I did not take the latter option very seriously, until I came across some modern versions of idealistic philosophy, in particular the analytic idealism of Bernardo Kastrup. In a series of books,1 written with outstanding clarity, Kastrup is using philosophical and scientific arguments to make an amazing point: Fundamentally, there is only ‘universal consciousness,’ and sentient beings are ‘dissociated alters’ of this universal consciousness, comparable to whirlpools in an ocean. There is ongoing mental activity within universal consciousness. Whenever this activity impinges upon an alter, this is subjectively experienced as ‘matter’: an ‘image on the alter’s screen of perception.’

I resonated intuitively with this ‘consciousness only’ philosophy and found Kastrup’s arguments rationally convincing. So I gave it a try and lived and worked, for a few months now, as an idealist physicist.

I started with the hope that daily life, and even the practice of science, need not change at all under idealism. And to a large extent this proved to be true: the morning after you convert to idealism, the world looks exactly the same as ever. You are still free to live in the wonderful illusion of a material world with colorful objects arranged in space, together with all those other sentient beings, and you can act in this familiar world, trying to make it a better place. Also, you can be assured that our established scientific knowledge will still be valid and enable our technology.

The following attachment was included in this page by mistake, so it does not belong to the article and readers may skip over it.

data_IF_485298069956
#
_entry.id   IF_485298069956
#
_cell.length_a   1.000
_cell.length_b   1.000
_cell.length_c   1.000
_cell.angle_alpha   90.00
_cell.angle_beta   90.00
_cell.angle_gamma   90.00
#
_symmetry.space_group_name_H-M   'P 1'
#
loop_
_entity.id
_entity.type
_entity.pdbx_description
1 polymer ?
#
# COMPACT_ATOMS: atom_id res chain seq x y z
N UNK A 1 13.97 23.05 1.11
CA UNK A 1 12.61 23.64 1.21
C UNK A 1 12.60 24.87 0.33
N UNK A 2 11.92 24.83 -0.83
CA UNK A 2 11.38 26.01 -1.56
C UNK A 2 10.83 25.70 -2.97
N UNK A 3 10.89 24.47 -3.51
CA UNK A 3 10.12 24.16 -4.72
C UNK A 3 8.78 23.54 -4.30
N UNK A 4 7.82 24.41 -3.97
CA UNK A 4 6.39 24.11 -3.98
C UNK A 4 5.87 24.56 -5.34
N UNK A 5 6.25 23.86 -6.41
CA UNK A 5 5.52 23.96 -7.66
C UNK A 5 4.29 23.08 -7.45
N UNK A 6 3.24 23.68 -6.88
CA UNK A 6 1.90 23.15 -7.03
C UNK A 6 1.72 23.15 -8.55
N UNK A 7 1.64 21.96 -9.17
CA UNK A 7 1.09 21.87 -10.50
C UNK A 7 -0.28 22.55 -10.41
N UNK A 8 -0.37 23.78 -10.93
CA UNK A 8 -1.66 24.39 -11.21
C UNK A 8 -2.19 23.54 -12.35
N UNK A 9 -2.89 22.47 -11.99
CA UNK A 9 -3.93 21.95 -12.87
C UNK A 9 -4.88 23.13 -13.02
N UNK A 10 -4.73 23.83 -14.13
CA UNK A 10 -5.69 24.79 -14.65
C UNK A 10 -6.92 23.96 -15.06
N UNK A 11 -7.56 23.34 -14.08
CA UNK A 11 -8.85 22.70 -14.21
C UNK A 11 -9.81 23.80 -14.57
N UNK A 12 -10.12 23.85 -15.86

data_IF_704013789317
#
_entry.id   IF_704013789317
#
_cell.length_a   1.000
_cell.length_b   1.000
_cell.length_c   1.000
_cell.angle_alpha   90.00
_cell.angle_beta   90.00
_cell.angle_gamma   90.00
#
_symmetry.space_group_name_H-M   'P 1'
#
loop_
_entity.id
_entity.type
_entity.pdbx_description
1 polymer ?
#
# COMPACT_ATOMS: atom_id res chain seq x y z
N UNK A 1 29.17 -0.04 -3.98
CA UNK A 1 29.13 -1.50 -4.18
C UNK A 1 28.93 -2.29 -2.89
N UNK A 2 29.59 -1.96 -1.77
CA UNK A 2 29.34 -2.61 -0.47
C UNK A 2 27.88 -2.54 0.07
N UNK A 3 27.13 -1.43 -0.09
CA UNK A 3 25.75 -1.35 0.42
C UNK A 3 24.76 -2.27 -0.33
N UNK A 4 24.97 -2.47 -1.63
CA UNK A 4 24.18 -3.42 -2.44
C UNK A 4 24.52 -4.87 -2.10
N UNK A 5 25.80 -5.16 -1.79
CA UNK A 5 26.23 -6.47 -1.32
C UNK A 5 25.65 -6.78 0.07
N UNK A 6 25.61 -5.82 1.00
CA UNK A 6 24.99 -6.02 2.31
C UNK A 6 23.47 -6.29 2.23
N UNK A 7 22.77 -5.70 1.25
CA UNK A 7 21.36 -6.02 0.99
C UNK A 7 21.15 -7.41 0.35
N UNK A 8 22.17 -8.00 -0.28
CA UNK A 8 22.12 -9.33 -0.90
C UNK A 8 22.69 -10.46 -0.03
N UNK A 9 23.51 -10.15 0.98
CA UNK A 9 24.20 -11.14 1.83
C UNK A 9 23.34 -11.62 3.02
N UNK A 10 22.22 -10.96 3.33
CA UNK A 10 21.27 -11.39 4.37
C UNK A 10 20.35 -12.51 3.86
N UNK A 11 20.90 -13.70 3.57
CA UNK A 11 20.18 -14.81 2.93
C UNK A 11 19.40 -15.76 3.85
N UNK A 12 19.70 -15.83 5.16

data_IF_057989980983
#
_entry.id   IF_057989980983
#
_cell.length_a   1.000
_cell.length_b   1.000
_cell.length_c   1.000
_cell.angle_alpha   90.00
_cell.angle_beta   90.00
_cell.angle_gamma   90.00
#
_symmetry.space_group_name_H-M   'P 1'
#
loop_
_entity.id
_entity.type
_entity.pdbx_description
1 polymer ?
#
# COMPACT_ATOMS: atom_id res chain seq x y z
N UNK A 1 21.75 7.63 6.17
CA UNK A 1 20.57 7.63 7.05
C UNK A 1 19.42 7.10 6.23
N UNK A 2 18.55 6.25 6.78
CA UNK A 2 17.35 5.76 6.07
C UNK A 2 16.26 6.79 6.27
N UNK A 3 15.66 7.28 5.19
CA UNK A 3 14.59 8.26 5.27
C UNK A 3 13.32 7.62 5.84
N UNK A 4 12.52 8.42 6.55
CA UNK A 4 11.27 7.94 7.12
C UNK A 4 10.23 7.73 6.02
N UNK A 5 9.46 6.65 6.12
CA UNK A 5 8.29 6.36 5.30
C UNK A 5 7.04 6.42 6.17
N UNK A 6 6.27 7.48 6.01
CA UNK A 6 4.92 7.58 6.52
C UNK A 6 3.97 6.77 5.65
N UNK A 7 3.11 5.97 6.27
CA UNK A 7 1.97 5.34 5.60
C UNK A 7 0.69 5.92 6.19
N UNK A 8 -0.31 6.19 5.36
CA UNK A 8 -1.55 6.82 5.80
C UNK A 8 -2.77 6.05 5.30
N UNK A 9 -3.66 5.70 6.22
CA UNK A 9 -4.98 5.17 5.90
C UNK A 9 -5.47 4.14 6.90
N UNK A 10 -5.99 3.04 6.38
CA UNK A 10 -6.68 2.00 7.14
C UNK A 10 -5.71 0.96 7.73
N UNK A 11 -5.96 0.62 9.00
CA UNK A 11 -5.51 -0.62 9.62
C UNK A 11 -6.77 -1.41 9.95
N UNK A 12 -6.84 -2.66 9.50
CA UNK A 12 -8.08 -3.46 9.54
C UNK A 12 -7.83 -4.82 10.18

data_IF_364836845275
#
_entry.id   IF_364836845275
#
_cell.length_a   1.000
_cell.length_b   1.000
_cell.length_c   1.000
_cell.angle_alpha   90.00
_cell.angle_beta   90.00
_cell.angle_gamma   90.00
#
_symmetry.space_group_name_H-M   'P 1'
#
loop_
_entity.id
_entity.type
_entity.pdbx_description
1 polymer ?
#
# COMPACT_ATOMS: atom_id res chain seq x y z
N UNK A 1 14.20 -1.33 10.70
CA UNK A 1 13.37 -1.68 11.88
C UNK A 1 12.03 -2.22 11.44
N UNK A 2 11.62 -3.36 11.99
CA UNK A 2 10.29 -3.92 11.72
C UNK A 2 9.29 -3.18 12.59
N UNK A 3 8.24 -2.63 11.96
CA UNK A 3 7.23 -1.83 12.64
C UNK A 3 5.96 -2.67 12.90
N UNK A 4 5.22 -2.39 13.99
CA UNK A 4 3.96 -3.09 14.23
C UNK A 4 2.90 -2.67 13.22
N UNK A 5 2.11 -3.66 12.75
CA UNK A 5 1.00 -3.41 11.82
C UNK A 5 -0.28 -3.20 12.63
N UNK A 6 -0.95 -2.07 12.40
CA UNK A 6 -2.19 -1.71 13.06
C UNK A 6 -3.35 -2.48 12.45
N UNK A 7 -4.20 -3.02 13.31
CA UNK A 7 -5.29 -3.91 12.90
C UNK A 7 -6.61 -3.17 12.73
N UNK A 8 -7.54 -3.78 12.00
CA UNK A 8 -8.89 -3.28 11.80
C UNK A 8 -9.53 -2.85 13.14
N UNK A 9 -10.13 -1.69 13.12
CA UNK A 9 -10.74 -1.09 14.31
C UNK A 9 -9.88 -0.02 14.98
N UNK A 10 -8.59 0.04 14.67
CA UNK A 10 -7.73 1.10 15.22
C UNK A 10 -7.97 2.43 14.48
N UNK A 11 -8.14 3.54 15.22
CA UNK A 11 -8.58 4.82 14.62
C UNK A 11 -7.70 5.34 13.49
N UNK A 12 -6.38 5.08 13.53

However, I also noticed a certain fear creeping up from time to time: If the universe ‘out there’ is nothing but consciousness, a purely mental space with evolving contents, and matter is how these transpersonal mental contents look like from the perspective of our individual minds, then all natural sciences, including physics, are merely studying the (presumably imperfect) images of these mental processes. So far, the objective data that has been extracted from such images during the history of science has revealed an enormous amount of comprehensible structure and regularity. But who guarantees that the mental processes in transpersonal consciousness will not suddenly take another course, making all our scientific insights obsolete? After all, are mental processes not something quite unrealiable and irregular, as our nightly dreams seem to suggest?